Do Flies Really Throw Up on Your Food When They Land On It? Let's Dive In

Imagine yourself at a picnic, about to eat your sandwich. You suddenly spot a fly heading your way. It uses its antennae and compound eyes to find your food. The fly lands on your sandwich, and then appears to throw up!
Although it can appear gross, the fly could be simply airing out its food or spitting on yours.

The majority of the more than 110,000 fly species aren't equipped with teeth so they can't eat solid food. Their mouthparts resemble a soft straw. After they land on food, their digestive juices are released to make it liquefy into a slurpable soup that they can eat. Some flies eat a liquid diet.

Some flies reduce the amount of liquid in food they have eaten to make it easier for them to eat more. To dry out the food, they regurgitate it into vomit bubbles. They can then ingest more concentrated food once the water has evaporated.

To get the nutrients from our food, human beings don’t have to do all that spitting and regurgitating. However, you do produce amylase in your saliva which helps to digest some sandwich bread.

Amylase converts starch into glucose and simple sugars. This is why bread becomes sweeter as you chew it.

Did you know that flies can smell food and taste it without using their mouths? They use the receptors on their feet as soon as they land to determine if they are eating something healthy.

A fly may be rubbing its legs together like a customer about to eat. This is known as grooming. The fly is basically cleaning its body. It may also clean its taste sensors on its feet to better understand what's in the food they have landed on.

Do you throw away food that a fly has landed on?

Flys can land on sandwiches, but that's not all they do. Flys often land on food that is full of microbes, such as a dumpster or decaying food. If the germs aren't removed quickly enough, they can hop on to your food.

Because some microbes can cause disease, such as cholera or typhoid, this is more dangerous than their saliva. If the fly isn't there for more than a few seconds, the chances of microbes transmitting are very low. Your food will probably be fine.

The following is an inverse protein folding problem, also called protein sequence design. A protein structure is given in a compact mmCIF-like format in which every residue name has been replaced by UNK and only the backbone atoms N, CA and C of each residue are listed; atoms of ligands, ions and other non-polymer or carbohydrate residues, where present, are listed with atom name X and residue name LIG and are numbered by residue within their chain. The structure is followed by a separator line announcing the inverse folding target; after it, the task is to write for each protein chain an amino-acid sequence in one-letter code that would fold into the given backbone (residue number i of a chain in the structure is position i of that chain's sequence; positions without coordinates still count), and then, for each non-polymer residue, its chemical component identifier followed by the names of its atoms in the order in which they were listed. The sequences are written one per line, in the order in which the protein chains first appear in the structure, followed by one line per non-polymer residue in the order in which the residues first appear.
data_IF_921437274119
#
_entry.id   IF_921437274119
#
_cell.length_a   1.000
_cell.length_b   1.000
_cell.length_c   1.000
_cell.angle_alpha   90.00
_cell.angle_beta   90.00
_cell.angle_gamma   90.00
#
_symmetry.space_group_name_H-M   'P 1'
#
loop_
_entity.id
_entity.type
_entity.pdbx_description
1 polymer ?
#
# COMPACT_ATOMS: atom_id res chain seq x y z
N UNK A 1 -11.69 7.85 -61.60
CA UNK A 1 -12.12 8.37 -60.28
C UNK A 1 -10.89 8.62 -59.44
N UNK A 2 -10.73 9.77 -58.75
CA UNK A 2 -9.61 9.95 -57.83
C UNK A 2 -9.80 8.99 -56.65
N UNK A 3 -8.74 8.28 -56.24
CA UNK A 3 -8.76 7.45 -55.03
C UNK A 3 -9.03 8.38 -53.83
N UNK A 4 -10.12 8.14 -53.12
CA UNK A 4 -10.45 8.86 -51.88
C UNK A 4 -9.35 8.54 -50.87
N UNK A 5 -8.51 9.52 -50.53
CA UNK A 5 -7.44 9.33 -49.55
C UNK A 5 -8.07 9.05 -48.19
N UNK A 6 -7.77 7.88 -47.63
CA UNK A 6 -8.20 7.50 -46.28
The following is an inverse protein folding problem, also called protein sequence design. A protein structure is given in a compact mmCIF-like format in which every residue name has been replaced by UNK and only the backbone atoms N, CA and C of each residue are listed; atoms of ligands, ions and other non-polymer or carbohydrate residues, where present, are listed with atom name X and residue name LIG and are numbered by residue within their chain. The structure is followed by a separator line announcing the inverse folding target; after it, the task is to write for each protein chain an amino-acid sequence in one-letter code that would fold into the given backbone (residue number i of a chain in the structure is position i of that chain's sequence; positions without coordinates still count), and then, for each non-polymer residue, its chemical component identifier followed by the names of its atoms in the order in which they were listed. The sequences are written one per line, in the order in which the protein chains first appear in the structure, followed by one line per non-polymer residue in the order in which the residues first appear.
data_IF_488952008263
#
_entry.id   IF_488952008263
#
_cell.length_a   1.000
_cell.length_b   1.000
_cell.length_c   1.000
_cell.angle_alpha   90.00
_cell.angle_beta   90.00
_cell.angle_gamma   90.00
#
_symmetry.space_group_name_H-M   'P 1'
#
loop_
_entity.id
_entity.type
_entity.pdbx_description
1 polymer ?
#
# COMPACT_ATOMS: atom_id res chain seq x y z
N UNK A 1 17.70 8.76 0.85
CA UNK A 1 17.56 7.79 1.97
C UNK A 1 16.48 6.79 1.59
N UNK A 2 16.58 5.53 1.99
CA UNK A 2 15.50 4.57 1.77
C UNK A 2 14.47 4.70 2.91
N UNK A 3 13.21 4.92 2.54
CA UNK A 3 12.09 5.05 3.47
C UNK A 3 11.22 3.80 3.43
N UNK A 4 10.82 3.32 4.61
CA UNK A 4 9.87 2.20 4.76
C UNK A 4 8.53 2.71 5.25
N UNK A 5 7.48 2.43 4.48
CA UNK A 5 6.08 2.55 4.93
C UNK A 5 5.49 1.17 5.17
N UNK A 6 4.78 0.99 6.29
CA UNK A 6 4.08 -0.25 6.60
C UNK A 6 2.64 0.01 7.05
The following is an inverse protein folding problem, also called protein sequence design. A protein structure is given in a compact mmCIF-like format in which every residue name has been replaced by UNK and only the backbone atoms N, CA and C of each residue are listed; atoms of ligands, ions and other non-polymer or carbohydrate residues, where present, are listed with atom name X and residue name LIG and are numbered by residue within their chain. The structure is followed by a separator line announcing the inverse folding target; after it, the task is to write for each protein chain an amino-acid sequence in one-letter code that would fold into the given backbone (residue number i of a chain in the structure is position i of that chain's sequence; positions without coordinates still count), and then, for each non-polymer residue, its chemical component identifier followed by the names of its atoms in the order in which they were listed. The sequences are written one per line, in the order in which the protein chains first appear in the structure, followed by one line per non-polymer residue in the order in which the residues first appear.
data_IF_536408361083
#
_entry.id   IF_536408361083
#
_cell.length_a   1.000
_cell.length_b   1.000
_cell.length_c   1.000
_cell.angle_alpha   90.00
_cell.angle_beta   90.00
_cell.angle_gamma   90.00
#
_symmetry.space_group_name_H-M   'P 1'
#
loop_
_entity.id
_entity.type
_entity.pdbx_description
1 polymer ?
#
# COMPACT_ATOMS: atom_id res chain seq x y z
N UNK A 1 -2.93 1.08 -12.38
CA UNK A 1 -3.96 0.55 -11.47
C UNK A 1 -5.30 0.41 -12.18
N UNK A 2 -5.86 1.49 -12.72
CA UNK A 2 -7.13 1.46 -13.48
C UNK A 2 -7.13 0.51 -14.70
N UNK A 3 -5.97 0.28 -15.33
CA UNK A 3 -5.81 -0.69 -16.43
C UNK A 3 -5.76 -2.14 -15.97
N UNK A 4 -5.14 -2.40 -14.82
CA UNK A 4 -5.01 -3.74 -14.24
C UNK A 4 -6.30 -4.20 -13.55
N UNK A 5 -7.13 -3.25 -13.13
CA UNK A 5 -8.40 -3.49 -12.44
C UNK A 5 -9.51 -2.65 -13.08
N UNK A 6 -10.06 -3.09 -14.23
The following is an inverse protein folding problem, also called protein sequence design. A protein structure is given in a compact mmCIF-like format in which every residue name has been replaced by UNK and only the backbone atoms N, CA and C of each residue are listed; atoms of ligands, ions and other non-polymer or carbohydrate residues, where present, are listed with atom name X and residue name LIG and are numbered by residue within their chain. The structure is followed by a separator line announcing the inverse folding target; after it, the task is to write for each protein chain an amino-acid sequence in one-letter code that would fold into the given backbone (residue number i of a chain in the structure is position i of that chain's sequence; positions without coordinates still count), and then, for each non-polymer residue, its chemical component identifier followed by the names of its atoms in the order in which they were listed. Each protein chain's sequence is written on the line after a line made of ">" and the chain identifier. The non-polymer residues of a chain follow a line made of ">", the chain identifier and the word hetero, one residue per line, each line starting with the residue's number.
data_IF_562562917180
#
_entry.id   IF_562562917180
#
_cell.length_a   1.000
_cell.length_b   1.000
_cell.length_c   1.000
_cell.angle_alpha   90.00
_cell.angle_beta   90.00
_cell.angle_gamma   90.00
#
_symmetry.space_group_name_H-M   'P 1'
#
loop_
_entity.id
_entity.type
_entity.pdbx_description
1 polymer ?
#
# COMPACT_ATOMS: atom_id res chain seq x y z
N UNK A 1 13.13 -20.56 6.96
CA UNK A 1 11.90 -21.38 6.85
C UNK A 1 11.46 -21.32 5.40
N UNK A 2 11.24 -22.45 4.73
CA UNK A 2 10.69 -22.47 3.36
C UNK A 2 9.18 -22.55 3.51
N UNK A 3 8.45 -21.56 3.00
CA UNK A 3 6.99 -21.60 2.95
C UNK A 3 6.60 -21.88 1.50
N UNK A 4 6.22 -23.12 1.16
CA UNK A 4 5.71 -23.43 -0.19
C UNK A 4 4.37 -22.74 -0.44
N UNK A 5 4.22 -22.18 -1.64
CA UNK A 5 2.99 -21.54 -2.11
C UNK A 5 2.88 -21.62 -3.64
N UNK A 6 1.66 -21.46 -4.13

Cover your food to prevent insects from landing on it. You can use simple traps to rid your home of flies. Carnivorous plants are also capable of eating the flies to control their population.

(Norbert Forsterling/Picture Alliance/Getty Images)

Above: To clean a patient’s wounds, a doctor uses sterile Maggots from Tubes.

Are flies good at anything?

Flies can spread diseases and eat food, which sounds horrible.

You might be amazed at how many flies visit flower nectar plants if you pay attention next time you are outside. Flies are an important pollinator group and help many plants reproduce.

Flies are also an important part of the ecosystem because they provide food for spiders, lizards and birds.

There are medical uses for some flies. To remove tissue from wounds, doctors can use the immature, young blow fly maggots. Scientists have been able to create new treatments for infection thanks to the release of antiviral and antibiotic juices by maggots.

Even more important, fruit flies that you might have seen swarming around your bananas have proven to be invaluable in biological research. To find cures and causes for genetic disorders and diseases, biomedical scientists all over the globe study fruit flies.

In our laboratory, we examine how insects see the world and use their vision to fly. This knowledge can be used to inspire engineers to create better robots.

Even though it can be annoying to keep flies away, you might be able to save a few pieces of your lunch.

Ravindra Palavalli Nettimi, Associate Professor of Biological Sciences at Florida International University, and Jamie Theobald Associate Professor, Florida International University.

This article was republished by The Conversation under Creative Commons. You can read the original article.